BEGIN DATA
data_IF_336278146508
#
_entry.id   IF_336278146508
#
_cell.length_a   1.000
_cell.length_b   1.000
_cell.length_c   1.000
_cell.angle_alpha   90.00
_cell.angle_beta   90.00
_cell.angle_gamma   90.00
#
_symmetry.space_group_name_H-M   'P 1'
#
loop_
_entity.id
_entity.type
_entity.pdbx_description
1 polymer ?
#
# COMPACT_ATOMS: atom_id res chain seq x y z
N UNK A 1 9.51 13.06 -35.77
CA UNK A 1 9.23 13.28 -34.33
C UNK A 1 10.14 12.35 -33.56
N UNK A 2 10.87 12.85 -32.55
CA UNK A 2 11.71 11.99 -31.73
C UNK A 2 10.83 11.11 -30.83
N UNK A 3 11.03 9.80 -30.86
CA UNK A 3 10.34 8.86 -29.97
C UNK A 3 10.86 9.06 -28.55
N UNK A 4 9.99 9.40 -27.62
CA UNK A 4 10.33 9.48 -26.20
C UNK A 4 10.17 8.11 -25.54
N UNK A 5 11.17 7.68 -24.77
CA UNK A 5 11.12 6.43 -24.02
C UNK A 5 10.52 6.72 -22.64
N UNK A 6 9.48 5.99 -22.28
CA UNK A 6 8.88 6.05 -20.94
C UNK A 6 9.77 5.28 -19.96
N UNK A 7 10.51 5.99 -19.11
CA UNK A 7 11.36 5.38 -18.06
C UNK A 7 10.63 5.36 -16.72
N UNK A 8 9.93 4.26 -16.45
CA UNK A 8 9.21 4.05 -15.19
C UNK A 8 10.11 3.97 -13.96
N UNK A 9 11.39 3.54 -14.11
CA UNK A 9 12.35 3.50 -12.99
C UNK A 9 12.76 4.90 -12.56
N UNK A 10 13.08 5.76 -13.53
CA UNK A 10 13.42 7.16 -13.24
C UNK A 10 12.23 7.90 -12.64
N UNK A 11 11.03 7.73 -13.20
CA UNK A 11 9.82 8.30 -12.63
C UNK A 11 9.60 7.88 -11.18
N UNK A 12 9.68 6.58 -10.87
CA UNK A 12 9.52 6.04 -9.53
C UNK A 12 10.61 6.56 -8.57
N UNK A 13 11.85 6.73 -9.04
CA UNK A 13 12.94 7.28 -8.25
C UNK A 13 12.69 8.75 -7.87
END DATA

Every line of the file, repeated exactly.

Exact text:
data_IF_336278146508
#
_entry.id   IF_336278146508
#
_cell.length_a   1.000
_cell.length_b   1.000
_cell.length_c   1.000
_cell.angle_alpha   90.00
_cell.angle_beta   90.00
_cell.angle_gamma   90.00
#
_symmetry.space_group_name_H-M   'P 1'
#
loop_
_entity.id
_entity.type
_entity.pdbx_description
1 polymer ?
#
# COMPACT_ATOMS: atom_id res chain seq x y z
N UNK A 1 9.51 13.06 -35.77
CA UNK A 1 9.23 13.28 -34.33
C UNK A 1 10.14 12.35 -33.56
N UNK A 2 10.87 12.85 -32.55
CA UNK A 2 11.71 11.99 -31.73
C UNK A 2 10.83 11.11 -30.83
N UNK A 3 11.03 9.80 -30.86
CA UNK A 3 10.34 8.86 -29.97
C UNK A 3 10.86 9.06 -28.55
N UNK A 4 9.99 9.40 -27.62
CA UNK A 4 10.33 9.48 -26.20
C UNK A 4 10.17 8.11 -25.54
N UNK A 5 11.17 7.68 -24.77
CA UNK A 5 11.12 6.43 -24.02
C UNK A 5 10.52 6.72 -22.64
N UNK A 6 9.48 5.99 -22.28
CA UNK A 6 8.88 6.05 -20.94
C UNK A 6 9.77 5.28 -19.96
N UNK A 7 10.51 5.99 -19.11
CA UNK A 7 11.36 5.38 -18.06
C UNK A 7 10.63 5.36 -16.72
N UNK A 8 9.93 4.26 -16.45
CA UNK A 8 9.21 4.05 -15.19
C UNK A 8 10.11 3.97 -13.96
N UNK A 9 11.39 3.54 -14.11
CA UNK A 9 12.35 3.50 -12.99
C UNK A 9 12.76 4.90 -12.56
N UNK A 10 13.08 5.76 -13.53
CA UNK A 10 13.42 7.16 -13.24
C UNK A 10 12.23 7.90 -12.64
N UNK A 11 11.03 7.73 -13.20
CA UNK A 11 9.82 8.30 -12.63
C UNK A 11 9.60 7.88 -11.18
N UNK A 12 9.68 6.58 -10.87
CA UNK A 12 9.52 6.04 -9.53
C UNK A 12 10.61 6.56 -8.57
N UNK A 13 11.85 6.73 -9.04
CA UNK A 13 12.94 7.28 -8.25
C UNK A 13 12.69 8.75 -7.87